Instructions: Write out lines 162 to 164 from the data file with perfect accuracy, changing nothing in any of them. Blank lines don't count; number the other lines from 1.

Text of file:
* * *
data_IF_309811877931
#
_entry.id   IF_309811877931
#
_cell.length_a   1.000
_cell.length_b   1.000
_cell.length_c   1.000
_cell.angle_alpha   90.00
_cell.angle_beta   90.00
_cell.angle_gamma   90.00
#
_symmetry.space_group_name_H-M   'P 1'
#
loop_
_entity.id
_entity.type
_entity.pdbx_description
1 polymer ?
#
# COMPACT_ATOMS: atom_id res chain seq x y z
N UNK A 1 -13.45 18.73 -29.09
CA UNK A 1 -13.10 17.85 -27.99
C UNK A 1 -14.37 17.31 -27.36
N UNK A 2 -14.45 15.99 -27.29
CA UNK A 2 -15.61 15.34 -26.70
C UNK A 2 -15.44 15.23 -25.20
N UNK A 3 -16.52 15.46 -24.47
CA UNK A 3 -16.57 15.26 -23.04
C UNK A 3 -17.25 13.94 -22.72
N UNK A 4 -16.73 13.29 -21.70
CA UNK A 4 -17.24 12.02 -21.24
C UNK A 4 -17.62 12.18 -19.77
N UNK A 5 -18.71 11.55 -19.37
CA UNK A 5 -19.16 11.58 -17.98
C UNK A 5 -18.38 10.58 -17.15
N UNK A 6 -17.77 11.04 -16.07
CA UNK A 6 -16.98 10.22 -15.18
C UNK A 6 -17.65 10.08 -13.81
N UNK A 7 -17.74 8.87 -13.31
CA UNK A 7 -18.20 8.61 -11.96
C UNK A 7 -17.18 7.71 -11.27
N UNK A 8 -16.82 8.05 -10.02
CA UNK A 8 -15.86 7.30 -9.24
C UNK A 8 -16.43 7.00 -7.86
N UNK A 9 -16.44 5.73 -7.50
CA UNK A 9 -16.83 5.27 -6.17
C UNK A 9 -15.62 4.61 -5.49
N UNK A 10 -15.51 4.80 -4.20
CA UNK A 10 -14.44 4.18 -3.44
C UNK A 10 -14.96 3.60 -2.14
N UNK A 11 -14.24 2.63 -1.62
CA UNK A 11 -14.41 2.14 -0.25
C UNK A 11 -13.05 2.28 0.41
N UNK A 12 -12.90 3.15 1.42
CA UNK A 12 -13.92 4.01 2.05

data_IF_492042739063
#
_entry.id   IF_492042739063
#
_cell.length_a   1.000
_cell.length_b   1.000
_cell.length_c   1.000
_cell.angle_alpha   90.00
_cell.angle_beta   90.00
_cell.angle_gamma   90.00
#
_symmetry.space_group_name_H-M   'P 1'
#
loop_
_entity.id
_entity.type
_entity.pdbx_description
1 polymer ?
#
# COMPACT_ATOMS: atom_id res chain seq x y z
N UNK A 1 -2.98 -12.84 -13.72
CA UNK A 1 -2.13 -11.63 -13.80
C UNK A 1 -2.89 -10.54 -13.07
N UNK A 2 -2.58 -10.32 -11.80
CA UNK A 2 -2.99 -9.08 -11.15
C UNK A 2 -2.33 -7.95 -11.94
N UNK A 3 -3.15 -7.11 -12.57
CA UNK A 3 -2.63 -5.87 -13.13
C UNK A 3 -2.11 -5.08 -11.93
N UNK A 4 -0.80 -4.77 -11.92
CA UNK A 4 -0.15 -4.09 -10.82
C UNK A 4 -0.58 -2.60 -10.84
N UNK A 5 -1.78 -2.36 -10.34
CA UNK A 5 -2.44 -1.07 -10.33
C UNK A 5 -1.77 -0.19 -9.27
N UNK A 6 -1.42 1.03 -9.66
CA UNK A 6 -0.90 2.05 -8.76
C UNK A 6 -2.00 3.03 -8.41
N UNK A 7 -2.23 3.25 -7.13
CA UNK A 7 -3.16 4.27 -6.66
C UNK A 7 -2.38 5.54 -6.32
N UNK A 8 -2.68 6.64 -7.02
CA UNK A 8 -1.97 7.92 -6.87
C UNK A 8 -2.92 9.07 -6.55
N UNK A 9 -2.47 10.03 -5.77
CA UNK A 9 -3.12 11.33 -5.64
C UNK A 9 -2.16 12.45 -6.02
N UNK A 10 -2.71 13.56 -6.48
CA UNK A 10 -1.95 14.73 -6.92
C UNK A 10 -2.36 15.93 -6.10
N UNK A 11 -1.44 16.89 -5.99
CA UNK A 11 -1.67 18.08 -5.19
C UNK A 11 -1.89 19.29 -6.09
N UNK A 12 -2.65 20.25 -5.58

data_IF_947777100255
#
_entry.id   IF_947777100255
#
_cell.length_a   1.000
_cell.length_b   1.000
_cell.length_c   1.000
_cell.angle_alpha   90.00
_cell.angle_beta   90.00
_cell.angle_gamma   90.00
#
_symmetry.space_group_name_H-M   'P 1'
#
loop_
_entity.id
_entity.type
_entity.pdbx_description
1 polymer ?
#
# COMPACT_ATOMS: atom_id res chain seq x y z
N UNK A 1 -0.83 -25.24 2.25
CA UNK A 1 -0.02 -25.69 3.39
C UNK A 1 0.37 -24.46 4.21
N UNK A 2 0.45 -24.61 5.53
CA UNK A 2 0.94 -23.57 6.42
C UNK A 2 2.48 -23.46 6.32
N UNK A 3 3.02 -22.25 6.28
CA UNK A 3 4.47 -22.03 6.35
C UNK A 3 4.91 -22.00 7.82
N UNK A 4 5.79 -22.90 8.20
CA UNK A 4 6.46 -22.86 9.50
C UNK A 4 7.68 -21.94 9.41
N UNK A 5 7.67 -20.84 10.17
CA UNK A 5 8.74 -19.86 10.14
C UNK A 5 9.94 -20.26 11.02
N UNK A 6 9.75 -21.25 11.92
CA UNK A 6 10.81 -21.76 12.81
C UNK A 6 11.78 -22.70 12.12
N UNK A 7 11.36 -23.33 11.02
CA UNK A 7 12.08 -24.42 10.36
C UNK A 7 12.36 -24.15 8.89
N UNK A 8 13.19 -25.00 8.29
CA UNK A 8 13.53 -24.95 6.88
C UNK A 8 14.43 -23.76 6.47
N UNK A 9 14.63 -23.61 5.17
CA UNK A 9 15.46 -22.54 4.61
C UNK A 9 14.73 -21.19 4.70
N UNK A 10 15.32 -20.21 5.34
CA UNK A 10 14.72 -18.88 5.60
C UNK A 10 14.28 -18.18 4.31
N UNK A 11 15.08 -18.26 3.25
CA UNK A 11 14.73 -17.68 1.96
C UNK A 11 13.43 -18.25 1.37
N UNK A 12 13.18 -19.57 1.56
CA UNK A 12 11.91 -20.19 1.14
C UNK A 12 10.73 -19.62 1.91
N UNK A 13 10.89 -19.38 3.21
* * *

C UNK A 11 13.43 -18.25 1.37
N UNK A 12 13.18 -19.57 1.56
CA UNK A 12 11.91 -20.19 1.14